Results 11 to 18 of 18
03-20-2012, 12:08 AM #11
Originally Posted by Tiari
03-20-2012, 12:18 AM #12
Well Betta's are Carnivores and im pretty sure there digestive system isnt designed for Veg, It passes through but nothing is absorbed.....
The odd pea is good for constipation but veg is no good as part of their regular diet.
Iv kept betta's with community fish and never thought algae wafters would cause problems... I suppose the betta doesnt bother with it when loads of other fish are gobbling it up.
Tiari gave good advice!! =d Just feed the snail Veg and leave out the algae tabs.
Last edited by -Alex-; 03-20-2012 at 12:24 AM.Youtube Channel- https://www.youtube.com/channel/UCWz...b5TFU-d8Ykvv7A
03-20-2012, 01:29 PM #13
Or if you really want to be safe take the snail out for feeding time and scop him up in some of the tank water and float it in the tank. That way its already all the same parameters and whatnot, and it stays right temp, but he can eat in peace without betta nomming on it. :) Ive been using this method on my snails for about 4 months.
03-20-2012, 02:08 PM #14
03-20-2012, 04:33 PM #15
The biggest issue with algae tablets is that they're generally not meant for a fish to "bite" off pieces like the betta is attempting to do. They're designed for algae eaters to suck on, getting small pieces at a time.
Additionally, some sinking tablets tend to swell when they come in contact with water, and if that happens in the betta's stomach, it's not good.
Feeding issues are perhaps the biggest (and most overlooked) problem about keeping bettas with tankmates. Bettas are pigs and will eat whatever they can find. There's really no way to keep them away from something like an algae tablet that is meant to be consumed over a period of hours or even days.
03-21-2012, 01:58 PM #16
The above posters said it pretty darn well!
Algae tablets are a lot of food compressed into a hard tablet, and one bite a Betta might take off it, is much larger than it appears. A Betta stomach is the size of its eye, so you can imagine, three big bites off a swelling algae tablet will likely strain or even rupture its stomach.
Also Betta's digestive systems are not designed to handle plant matter, and other than a cure for constipation, should never be fed. The number one cause of Betta premature death, is issues with feeding. Either feeding low quality food, feeding inappropriate food, or overfeeding. These can cause stomach rupture, gastrointestinal paralysis, and fatty liver disease. Make sure the food you purchase does not contain fillers (i.e. Tetra), and stick with ones with a good source and quality of ingredients. Also, don't feed freeze dried foods too often, such as brine shrimp and bloodworms. They are fine as a once in a while treat, but do not contain very much in the way of useable nutrients. Also it is VERY easy to overfeed freeze dried foods, and they may swell in the stomach once eaten.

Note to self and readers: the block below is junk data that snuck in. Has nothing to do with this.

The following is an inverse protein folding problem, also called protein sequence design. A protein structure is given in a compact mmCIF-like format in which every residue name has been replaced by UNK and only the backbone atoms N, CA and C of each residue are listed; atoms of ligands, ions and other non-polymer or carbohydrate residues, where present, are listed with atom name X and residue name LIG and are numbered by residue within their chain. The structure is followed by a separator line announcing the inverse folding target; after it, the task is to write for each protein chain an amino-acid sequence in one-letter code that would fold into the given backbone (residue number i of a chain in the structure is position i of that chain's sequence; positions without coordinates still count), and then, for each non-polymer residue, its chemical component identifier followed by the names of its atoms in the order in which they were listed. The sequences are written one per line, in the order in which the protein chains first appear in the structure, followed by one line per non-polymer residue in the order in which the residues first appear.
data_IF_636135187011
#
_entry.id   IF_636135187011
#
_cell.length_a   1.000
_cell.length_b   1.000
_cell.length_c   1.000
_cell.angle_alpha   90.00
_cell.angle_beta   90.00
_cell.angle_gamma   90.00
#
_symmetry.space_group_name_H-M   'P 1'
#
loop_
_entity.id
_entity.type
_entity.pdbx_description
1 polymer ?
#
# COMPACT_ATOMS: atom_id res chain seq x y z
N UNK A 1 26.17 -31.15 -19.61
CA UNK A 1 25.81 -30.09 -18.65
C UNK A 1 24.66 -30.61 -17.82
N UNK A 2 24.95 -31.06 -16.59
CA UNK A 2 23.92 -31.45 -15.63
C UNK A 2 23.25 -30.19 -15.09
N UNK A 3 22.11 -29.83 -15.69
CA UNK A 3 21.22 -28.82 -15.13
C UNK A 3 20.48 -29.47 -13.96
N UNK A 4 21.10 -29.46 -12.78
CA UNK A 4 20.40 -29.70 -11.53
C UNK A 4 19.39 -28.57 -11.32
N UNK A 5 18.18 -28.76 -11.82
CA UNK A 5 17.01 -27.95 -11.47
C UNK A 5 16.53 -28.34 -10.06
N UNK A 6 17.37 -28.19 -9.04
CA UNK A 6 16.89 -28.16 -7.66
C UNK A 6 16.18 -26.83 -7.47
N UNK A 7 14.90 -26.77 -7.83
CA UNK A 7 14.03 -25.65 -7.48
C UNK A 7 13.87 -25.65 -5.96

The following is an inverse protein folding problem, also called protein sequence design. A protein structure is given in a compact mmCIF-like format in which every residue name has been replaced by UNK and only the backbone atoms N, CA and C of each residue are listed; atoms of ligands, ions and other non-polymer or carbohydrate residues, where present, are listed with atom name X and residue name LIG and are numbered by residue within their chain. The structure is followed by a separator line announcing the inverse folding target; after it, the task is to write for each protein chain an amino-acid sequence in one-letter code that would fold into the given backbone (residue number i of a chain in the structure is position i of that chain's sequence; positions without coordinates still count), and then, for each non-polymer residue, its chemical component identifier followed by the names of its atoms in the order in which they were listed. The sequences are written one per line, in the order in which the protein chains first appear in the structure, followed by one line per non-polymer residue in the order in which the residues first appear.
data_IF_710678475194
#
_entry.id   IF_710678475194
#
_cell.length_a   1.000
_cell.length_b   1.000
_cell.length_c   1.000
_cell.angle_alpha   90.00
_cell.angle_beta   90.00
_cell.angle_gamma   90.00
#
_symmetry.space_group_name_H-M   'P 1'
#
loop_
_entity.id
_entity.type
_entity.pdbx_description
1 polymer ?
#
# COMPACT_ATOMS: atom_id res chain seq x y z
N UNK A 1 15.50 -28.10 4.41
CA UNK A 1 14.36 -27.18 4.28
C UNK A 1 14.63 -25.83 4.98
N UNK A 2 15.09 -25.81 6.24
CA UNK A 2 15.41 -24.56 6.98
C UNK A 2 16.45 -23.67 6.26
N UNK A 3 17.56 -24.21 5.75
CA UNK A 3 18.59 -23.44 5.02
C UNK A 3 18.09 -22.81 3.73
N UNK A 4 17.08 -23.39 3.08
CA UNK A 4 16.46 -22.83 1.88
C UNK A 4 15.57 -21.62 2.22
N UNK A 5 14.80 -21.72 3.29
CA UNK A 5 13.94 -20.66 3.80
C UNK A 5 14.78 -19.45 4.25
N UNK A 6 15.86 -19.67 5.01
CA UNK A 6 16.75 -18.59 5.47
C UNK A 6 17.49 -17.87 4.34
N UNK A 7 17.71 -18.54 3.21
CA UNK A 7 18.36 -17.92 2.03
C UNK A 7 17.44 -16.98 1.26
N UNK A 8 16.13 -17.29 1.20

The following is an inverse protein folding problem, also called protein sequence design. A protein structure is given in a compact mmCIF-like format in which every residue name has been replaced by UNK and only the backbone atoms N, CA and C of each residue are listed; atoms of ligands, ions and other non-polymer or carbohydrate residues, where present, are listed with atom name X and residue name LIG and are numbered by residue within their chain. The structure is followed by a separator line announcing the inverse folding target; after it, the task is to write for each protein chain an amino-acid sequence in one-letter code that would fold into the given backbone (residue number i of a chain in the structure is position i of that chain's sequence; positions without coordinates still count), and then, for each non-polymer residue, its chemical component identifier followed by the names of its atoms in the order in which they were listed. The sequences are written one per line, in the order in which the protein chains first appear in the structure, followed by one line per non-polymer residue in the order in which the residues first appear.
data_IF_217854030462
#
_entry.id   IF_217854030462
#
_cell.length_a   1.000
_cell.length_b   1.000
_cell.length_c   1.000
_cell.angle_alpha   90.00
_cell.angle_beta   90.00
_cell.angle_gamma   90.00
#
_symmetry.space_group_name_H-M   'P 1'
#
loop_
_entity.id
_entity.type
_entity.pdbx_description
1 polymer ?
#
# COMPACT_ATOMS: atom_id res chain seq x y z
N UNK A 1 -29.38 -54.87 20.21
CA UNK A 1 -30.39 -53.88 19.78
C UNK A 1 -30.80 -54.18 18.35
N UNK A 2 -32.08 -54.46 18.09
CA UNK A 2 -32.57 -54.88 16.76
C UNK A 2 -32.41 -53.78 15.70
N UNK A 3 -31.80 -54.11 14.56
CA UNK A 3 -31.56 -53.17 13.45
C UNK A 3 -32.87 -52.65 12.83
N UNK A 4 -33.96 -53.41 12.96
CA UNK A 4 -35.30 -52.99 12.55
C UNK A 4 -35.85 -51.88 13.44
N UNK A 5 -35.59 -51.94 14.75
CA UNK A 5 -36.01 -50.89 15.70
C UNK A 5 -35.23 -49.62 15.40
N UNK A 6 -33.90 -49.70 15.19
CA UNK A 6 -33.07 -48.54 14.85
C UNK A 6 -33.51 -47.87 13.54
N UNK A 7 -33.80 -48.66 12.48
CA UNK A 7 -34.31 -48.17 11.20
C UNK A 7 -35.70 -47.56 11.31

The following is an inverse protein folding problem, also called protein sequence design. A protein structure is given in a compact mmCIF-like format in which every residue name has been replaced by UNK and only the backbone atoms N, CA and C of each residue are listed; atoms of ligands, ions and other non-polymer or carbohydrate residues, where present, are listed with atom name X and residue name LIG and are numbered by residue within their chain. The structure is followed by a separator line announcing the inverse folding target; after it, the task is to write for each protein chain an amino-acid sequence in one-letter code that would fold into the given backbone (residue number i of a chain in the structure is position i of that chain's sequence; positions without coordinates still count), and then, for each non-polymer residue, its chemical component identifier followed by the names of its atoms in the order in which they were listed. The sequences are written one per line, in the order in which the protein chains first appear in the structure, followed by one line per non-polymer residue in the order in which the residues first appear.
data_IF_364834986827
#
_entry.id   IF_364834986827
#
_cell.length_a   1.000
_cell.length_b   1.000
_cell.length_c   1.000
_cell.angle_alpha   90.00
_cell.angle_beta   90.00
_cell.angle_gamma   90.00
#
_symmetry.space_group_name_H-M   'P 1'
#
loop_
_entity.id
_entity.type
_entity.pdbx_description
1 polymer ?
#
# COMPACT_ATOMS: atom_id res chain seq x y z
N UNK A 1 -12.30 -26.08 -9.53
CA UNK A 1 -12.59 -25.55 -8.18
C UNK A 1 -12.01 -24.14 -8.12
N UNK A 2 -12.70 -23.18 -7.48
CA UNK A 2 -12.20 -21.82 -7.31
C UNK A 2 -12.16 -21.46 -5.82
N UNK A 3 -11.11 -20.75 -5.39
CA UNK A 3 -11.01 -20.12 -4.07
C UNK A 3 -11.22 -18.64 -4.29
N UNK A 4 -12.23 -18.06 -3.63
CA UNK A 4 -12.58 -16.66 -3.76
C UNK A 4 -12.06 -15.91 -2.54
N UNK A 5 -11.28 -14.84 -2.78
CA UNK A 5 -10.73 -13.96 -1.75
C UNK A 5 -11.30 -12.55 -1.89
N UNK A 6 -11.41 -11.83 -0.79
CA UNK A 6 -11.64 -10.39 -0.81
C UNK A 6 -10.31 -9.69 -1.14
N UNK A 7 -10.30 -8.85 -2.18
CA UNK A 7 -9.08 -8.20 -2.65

I also have a snail in my tank with my Betta, as well as Otto Cats and a ghost shrimp. My Betta is disinterested in Algae tablets, however I stopped feeding them after My daughter's Betta decided to consume a whole tablet, and died within 24 hours. It simply isn't worth the risk.
To feed your snail, you can make it very easy by purchasing frozen bags of Zucchini, defrost and serve! They love that more than anything else I give them! There are many other "easy to serve" options for snails with vegetables, and the Betta's will leave them alone. They have no real interest in vegetable matter, except of course, to nosily check it out and see what it is.
03-21-2012, 02:18 PM #17
03-21-2012, 03:23 PM #18
I looked at the root issue: "Is the snail eating?" I saw no sign it was eating the algae tablets. I removed the tabs, blanched a small piece of Romaine lettuce and clipped it in the tank. By morning, it was well-nibbled, and I saw the snail munching on it a bit earlier.
There's now a blanched carrot stick in there. Betta has checked out both these veggies out of curiosity, but is not eating them.
Problem solved, I think!